I discovered last weekend that bringing two dozens donuts to a party is one of my best potluck decisions ever. Not just any run-of-the-mill donuts from the corner cafe. Not even fancy gourmet donuts from the latest hipster donut shop. I’m talking about honest homemade French crullers and custard-filled yeast donuts that emerged from a pot of bubbly hot oil in my kitchen. Deep frying may be intimidating but the result far outweighs the effort.
Since I bought my Thermapen digital thermometer, my confidence with deep frying soared. Knowing that I submerge my food in precise 350F hot oil makes sense because I can relate that to oven baking temperature. Discovering Japanese grease solidifier granules also eliminated one of my worries. Now I can safely dispose of spent cooking oil in one jellied disc along with other organic waste. As long as I do not stink up the house like a fast food joint, I have few reasons to avoid deep frying. Combined with my love of donuts, I sense a slippery slope in dietdom.
My cooking friends and I share a penchant for themed cooking parties. Pie Day, Cake Day, and Dumpling Day have become much-anticipated annual traditions. Last Saturday we had our inaugural Choux Day filled with cream puffs, éclairs, profiteroles, and gougères. What do donuts have to do with choux pastry? My favourite donut, the impossibly airy French cruller, is in fact deep fried ring of pâte à choux. A dozen honey glazed French crullers was my contribution to Choux Day. But since I already had the whole deep frying set up at home, I extended its mileage by throwing in a dozen of yeast raised donuts for good measure. Because, why not?
My choice for these two types of donuts is not coincidental. The night before the party, I put together dairy-free coconut pastry cream and Joanne Chang’s brioche-like dough (recipe at epicurious) to rest overnight in the fridge. I woke up early the next morning to roll out the dough and cut into a dozen rounds. They were left to rise until pillowy while I worked on the pâte à choux.
My favourite pâte à choux recipe comes from Cook’s Illustrated. I used it most recently as Meyer Lemon Cream Puffs and absolutely loved the ease of this reliable recipe. The puffs had great flavour and they puffed to tremendous height. I followed Lara Ferroni’s direction for making crullers. In a nutshell, I piped rings onto parchment paper strips and cut the paper to size. I slipped the squares of pâte à choux and parchment paper into 370F oil to preserve the shape of the donuts. Once it puffed up, the parchment paper fell away and I simply removed it with a pair of chopsticks. A double batch of the pâte à choux yielded 16 crullers along with a few pets de nonne.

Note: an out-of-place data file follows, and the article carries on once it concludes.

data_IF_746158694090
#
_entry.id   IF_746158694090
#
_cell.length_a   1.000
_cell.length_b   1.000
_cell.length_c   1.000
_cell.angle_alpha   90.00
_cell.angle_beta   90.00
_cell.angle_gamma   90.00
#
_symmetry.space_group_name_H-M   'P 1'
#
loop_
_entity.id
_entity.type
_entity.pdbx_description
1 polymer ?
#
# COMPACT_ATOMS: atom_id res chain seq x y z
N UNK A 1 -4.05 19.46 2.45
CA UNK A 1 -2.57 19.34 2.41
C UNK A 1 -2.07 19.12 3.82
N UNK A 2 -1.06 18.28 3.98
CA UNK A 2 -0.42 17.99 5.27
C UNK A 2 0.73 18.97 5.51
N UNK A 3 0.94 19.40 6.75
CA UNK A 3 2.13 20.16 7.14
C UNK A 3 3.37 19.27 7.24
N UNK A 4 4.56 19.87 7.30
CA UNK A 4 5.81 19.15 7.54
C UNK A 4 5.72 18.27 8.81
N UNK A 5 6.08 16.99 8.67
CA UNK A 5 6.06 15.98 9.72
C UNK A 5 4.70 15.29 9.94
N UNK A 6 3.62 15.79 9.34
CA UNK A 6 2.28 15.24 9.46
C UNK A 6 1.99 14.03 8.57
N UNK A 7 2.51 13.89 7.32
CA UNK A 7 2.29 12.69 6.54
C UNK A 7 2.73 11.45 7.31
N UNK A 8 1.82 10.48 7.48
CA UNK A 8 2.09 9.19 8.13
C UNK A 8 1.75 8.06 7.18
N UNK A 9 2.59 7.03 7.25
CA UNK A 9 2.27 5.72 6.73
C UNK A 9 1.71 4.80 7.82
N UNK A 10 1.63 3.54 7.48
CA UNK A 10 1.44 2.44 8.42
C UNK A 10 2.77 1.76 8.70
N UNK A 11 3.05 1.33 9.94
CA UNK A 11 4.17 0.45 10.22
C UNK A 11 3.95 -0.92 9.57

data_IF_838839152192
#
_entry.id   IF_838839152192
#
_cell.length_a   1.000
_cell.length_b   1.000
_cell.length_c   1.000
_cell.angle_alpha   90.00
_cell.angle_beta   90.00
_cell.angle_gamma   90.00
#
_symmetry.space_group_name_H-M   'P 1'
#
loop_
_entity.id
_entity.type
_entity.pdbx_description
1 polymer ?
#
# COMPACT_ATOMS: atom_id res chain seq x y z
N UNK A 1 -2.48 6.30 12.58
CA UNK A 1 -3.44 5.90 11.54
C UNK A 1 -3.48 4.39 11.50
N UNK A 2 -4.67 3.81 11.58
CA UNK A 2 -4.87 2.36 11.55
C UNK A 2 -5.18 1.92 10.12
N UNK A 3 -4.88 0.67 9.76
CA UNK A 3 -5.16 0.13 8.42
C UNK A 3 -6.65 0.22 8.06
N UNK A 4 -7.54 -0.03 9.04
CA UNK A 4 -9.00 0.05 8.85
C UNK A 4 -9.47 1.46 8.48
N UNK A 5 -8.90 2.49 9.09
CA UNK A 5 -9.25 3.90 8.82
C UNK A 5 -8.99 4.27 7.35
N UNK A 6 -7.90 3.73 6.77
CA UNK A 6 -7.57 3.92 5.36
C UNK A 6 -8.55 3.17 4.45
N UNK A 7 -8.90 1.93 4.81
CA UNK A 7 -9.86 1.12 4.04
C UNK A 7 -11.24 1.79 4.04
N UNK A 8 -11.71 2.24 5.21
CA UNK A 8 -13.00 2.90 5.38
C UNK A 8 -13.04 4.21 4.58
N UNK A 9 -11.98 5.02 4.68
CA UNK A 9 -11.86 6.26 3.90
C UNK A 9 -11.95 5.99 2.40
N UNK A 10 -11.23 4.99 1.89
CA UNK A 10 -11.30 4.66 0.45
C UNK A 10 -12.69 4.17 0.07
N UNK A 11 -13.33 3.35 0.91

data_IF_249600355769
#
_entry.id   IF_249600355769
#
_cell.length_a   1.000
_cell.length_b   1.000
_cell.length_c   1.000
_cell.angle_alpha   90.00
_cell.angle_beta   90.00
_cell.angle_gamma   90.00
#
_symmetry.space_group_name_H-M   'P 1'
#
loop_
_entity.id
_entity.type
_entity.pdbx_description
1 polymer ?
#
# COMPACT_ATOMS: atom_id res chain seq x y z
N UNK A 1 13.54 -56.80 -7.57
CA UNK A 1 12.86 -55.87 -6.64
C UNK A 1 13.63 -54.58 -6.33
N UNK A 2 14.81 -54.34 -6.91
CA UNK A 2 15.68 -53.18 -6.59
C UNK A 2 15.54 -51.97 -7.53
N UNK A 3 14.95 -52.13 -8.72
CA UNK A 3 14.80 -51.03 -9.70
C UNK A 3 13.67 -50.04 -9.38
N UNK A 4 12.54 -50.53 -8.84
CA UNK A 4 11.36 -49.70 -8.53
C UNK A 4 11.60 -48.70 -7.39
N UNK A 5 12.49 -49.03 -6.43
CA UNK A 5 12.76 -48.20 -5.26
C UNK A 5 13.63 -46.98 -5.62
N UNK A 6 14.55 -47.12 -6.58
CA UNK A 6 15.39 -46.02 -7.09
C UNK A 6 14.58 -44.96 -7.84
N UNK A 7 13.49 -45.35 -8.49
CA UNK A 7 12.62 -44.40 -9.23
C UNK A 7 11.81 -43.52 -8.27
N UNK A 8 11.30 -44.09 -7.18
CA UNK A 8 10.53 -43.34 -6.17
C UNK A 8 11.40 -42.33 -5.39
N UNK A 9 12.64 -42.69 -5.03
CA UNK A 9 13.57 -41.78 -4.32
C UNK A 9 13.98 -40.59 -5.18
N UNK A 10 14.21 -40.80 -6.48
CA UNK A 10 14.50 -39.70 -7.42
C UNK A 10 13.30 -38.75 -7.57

It is of utmost importance to control the heat and do not undercook. Too cold, the crullers would take too long to fry and soak up excess oil. Too hot, they would brown too much. The steam created from the dough is what makes pâte à choux puff up. However, if the crullers are not fried long enough, they would collapse once you remove them from the oil. A deflated cruller is a sad sight to behold.
By comparison, the yeast donuts were far less fickle. When all the crullers were done, the yeast dough rounds were ready. I simply fried the rounds in 350F oil for 2 minutes on each side. The donuts were immediately tossed in sugar once cool enough to handle. I cut a slit on the circumference and filled them with pastry cream made with coconut milk, coconut butter, and a glug of dark rum.
I glazed the crullers with a simple glaze made of icing sugar, orange blossom honey, and water. The thin glaze lightly coated the eggy fritters and accentuated the characteristic ridges. I shaped the extra yeast dough into twists and coated them with honey glaze too. Calling them non-photogenic is an under statement. They looked like they belong in a bachelorette party. Needless to say, my girlfriends and I giggled over them as we devoured the delightful crullers and custard donuts.
Homemade donuts are one of those simple joys that remind me why cooking at home is rewarding. 2014 is all about learning to cook new things and I am proud to conquer yet another challenge. Homemade French crullers are totally doable.